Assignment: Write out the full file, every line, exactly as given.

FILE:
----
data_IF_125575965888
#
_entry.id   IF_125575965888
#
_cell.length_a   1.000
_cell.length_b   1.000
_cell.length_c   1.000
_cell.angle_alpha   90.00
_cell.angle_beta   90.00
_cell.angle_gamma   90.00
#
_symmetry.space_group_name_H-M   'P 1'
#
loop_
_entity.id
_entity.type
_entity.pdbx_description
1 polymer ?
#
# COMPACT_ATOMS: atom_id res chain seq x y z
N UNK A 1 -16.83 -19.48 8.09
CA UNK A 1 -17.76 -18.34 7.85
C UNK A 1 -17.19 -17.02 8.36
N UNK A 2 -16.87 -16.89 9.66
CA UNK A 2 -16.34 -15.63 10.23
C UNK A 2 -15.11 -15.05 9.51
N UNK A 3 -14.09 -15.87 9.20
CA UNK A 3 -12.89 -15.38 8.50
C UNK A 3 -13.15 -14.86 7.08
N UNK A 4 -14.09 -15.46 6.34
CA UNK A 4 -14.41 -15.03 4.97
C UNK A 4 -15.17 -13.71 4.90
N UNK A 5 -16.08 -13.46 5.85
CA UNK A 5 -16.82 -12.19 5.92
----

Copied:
data_IF_125575965888
#
_entry.id   IF_125575965888
#
_cell.length_a   1.000
_cell.length_b   1.000
_cell.length_c   1.000
_cell.angle_alpha   90.00
_cell.angle_beta   90.00
_cell.angle_gamma   90.00
#
_symmetry.space_group_name_H-M   'P 1'
#
loop_
_entity.id
_entity.type
_entity.pdbx_description
1 polymer ?
#
# COMPACT_ATOMS: atom_id res chain seq x y z
N UNK A 1 -16.83 -19.48 8.09
CA UNK A 1 -17.76 -18.34 7.85
C UNK A 1 -17.19 -17.02 8.36
N UNK A 2 -16.87 -16.89 9.66
CA UNK A 2 -16.34 -15.63 10.23
C UNK A 2 -15.11 -15.05 9.51
N UNK A 3 -14.09 -15.87 9.20
CA UNK A 3 -12.89 -15.38 8.50
C UNK A 3 -13.15 -14.86 7.08
N UNK A 4 -14.09 -15.46 6.34
CA UNK A 4 -14.41 -15.03 4.97
C UNK A 4 -15.17 -13.71 4.90
N UNK A 5 -16.08 -13.46 5.85
CA UNK A 5 -16.82 -12.19 5.92